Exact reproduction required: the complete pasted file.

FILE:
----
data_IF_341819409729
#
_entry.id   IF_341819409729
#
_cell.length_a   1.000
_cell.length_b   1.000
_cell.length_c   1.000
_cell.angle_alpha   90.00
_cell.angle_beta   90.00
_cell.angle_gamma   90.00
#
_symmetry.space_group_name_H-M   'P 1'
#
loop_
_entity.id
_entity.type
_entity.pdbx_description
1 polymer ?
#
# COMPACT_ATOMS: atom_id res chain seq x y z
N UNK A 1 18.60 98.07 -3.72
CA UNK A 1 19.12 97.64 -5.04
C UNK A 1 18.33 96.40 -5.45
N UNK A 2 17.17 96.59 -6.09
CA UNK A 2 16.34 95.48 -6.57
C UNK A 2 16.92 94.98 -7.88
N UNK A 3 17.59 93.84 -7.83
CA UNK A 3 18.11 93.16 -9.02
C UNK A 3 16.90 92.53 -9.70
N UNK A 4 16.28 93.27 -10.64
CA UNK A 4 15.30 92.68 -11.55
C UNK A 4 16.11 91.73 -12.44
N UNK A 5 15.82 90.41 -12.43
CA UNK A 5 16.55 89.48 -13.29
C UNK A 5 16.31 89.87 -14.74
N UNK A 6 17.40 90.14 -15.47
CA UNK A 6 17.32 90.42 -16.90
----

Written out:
data_IF_341819409729
#
_entry.id   IF_341819409729
#
_cell.length_a   1.000
_cell.length_b   1.000
_cell.length_c   1.000
_cell.angle_alpha   90.00
_cell.angle_beta   90.00
_cell.angle_gamma   90.00
#
_symmetry.space_group_name_H-M   'P 1'
#
loop_
_entity.id
_entity.type
_entity.pdbx_description
1 polymer ?
#
# COMPACT_ATOMS: atom_id res chain seq x y z
N UNK A 1 18.60 98.07 -3.72
CA UNK A 1 19.12 97.64 -5.04
C UNK A 1 18.33 96.40 -5.45
N UNK A 2 17.17 96.59 -6.09
CA UNK A 2 16.34 95.48 -6.57
C UNK A 2 16.92 94.98 -7.88
N UNK A 3 17.59 93.84 -7.83
CA UNK A 3 18.11 93.16 -9.02
C UNK A 3 16.90 92.53 -9.70
N UNK A 4 16.28 93.27 -10.64
CA UNK A 4 15.30 92.68 -11.55
C UNK A 4 16.11 91.73 -12.44
N UNK A 5 15.82 90.41 -12.43
CA UNK A 5 16.55 89.48 -13.29
C UNK A 5 16.31 89.87 -14.74
N UNK A 6 17.40 90.14 -15.47
CA UNK A 6 17.32 90.42 -16.90